A Citibank led consortium won the bid for 85.6% of Guangdong Development Bank in December 2006 for RMB24.27 billion, ending a long battle with rivals French Bank Societe Generale and China’s second largest insurer Ping An Group. The deal coincides with the changes to rules governing foreign banks in China.
As part of China’s commitment in its accession to the World Trade Organization, China recently promulgated the PRC Foreign Invested Banks Administration Regulations and the PRC Foreign Invested Banks Implementing Rules. The new rules have significant effect on investments in domestic Chinese banks and came into effect on 11 December 2006.
The rules now more clearly define what "foreign invested banks" are. It may be in one of the following four legal structures but the scope of permitted business will depend on the chosen structure :-
Wholly foreign owned bank ("WFOB") : Invested solely by one foreign bank or together with other foreign financial institution(s) and the minimum registered capital of a WFOB is RMB1billion (or its equivalent in foreign currencies);
Sino-foreign joint venture bank ("JVB") : Invested by foreign financial institution(s) together with PRC corporations or enterprises and the minimum registered capital of a JVB is RMB1billion (or its equivalent in foreign currencies);
Branch office ("Branch") : Branch office of a foreign bank and the foreign bank must allocate a minimum of RMB200million operational capital to the Branch;
Representative office ("Representative Office") : Representative office of a foreign bank. There is no capital requirement for a bank’s representative office.
Who can invest in the PRC Foreign Invested Banks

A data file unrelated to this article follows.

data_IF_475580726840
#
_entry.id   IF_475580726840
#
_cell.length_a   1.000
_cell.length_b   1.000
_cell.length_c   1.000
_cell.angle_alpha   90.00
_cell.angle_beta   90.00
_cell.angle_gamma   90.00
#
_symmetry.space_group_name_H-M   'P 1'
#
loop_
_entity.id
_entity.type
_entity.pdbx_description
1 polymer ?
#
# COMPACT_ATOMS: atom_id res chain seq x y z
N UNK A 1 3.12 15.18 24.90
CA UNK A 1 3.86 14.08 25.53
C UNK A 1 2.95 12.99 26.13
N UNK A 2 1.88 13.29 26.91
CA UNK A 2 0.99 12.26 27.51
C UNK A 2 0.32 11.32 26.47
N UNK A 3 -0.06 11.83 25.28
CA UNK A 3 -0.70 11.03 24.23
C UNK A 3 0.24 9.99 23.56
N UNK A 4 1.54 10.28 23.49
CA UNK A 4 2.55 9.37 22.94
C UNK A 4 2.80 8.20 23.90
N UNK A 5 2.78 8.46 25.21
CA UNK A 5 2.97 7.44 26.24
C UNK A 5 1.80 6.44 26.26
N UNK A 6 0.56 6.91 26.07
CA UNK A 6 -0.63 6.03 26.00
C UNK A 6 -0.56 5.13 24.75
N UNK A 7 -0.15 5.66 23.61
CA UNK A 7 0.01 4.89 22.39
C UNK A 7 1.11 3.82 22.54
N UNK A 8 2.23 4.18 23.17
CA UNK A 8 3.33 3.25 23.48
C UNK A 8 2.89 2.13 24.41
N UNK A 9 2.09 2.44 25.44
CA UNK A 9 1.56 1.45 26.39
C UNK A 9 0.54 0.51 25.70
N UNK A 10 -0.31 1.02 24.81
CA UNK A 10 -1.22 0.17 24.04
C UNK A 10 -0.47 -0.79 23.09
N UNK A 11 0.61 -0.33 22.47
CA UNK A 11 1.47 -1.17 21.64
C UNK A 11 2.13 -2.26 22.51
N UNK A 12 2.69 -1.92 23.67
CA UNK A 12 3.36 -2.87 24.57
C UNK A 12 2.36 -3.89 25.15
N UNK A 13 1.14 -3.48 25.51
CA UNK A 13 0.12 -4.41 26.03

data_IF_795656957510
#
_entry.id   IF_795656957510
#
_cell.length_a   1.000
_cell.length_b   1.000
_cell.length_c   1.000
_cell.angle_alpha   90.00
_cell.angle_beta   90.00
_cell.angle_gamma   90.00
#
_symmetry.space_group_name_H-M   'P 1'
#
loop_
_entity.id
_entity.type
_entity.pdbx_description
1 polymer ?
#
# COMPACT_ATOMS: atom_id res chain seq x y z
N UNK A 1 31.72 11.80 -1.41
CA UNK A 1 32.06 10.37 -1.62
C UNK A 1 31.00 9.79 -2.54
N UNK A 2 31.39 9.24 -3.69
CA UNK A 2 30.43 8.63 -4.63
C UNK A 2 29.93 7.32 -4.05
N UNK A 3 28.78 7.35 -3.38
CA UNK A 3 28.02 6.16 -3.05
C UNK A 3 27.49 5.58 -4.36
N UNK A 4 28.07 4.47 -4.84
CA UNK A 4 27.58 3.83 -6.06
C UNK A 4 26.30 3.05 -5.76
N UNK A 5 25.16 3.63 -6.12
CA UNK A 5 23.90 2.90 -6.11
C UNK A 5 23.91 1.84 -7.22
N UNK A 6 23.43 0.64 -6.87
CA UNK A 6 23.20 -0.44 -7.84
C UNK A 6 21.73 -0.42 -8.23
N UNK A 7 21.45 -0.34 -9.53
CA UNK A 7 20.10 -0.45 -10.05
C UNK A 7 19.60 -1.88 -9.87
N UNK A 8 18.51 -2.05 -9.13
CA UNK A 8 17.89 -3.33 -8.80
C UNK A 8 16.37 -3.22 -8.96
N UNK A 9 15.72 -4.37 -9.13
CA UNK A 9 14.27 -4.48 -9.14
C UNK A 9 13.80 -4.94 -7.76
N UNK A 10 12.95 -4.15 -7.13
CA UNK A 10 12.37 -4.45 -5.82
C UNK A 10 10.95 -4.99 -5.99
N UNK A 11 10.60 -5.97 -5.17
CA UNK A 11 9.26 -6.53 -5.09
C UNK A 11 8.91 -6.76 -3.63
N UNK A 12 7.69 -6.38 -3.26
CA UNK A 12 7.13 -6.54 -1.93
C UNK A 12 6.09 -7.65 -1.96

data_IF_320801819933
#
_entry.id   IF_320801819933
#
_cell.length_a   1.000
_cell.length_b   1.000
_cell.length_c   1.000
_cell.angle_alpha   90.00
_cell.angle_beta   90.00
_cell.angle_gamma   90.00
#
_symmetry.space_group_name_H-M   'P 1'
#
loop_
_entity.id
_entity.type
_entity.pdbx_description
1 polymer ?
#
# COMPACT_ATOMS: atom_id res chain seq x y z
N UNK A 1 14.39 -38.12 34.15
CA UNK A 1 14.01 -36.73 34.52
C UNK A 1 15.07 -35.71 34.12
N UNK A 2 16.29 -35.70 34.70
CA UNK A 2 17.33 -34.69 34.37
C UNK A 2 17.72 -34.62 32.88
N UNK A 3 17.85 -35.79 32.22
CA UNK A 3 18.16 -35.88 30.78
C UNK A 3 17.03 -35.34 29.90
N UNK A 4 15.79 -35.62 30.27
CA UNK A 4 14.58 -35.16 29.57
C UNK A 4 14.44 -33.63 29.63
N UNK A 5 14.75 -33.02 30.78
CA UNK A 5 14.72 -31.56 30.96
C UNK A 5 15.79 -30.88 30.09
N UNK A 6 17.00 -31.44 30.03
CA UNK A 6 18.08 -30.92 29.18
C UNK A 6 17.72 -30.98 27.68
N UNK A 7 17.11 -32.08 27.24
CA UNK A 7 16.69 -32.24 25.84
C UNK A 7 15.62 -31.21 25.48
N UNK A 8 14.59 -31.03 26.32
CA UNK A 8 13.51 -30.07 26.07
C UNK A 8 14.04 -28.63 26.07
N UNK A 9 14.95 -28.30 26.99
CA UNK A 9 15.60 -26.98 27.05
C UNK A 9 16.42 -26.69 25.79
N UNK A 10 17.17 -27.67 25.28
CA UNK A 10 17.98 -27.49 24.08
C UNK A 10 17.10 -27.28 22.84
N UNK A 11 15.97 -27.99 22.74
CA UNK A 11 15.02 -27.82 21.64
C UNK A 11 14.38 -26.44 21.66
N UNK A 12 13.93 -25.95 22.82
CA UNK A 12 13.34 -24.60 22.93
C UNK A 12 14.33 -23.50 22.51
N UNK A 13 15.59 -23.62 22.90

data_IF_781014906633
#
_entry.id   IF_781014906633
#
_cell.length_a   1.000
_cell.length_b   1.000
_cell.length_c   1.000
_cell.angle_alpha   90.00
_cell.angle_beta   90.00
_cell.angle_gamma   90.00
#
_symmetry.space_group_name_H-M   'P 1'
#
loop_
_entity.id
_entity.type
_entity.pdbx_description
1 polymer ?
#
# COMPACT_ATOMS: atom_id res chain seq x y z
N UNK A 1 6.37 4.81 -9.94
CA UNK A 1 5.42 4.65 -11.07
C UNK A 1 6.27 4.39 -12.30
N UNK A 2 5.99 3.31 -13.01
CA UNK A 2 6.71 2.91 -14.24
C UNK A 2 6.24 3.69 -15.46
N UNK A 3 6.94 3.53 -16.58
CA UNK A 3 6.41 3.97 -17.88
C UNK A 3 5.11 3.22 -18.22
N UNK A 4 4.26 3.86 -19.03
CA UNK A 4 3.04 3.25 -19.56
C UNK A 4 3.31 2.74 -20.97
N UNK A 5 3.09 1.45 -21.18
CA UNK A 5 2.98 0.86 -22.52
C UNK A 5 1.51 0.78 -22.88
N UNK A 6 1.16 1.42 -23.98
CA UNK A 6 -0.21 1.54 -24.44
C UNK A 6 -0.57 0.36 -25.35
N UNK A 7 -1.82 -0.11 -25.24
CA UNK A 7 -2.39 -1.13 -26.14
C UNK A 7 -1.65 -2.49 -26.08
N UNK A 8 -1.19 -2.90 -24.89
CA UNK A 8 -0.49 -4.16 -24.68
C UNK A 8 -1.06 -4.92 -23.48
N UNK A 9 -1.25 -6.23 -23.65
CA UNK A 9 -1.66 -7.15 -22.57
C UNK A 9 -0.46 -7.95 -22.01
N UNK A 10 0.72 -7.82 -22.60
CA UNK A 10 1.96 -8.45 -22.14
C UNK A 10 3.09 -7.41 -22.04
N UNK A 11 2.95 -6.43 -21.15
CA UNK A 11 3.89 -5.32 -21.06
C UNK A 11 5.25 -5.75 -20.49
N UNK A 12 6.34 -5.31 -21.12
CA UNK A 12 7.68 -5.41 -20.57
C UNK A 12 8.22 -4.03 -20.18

The new rules define the conditions which foreign investors must meet before they can invest in PRC foreign invested banks. Amongst other requirements, the sole shareholder or controlling shareholder of a WFOB and the controlling shareholder of a JVB must satisfy the following conditions :-
be a commercial bank;
with total assets of no less than US$10 billion in the preceding year of the application;
have a representative office within PRC for at least 2 years (in the case of a WFOB); and have a representative office within PRC (in the case of JVB).
The new rules effectively require the controlling shareholder or lead shareholder to be a sizeable commercial bank and prohibit private equity investors or non-bank foreign service company or investment fund to be lead investors in such transactions. The Implementing Rules also give China Banking Regulatory Commission ("CBRC") wide powers to veto potential investors due to unclear shareholding structure, unusual connected transactions or other considerations.
Pursuant to Article 29 of the Regulations, both WFOBs and JVBs are allowed to conduct a range of foreign exchange and RMB banking business including the taking of RMB deposits from the public, advancing short, medium and long term loans and conducting bank card business etc. Therefore, locally incorporated WFOBs and JVBs are now permitted to conduct a range of services that were exclusive to PRC domestic banks in the past and are allowed to compete directly with domestic banks in most banking sectors.
The permitted business scope of Branches is similar to but is narrower than those of WFOBs and JVBs. Branches are not allowed to conduct bank card business and may only accept RMB time deposits from the public that exceeds RMB1million per transaction.
Representative Offices are only allowed to conduct non-operational business (liaison, market investigation and consultancy) related to its establishing foreign bank.
Transforming Existing Branch Office into a Wholly Foreign Owned Bank
Pursuant to the Regulations, foreign banks may transform their Branches into WFOBs through application to the CBRC and the paid-up operational capital of existing Branches may be transferred to the WFOBs after conversion upon obtaining approval from CBRC. The time period required for such transformation is around 6 months from application.
WFOBs and JVBs will be subject to the asset to liability ratio of 75% set out in the PRC banking laws and regulations. A grace period will be granted to existing WFOBs and JVBs and WFOBs transformed from Branches to comply with such asset to liability ratio.
Lawyers in our China Business Practice regularly advise clients on foreign direct investments, taking security in China and China banking issues. For more information on the above new rules, please contact us.
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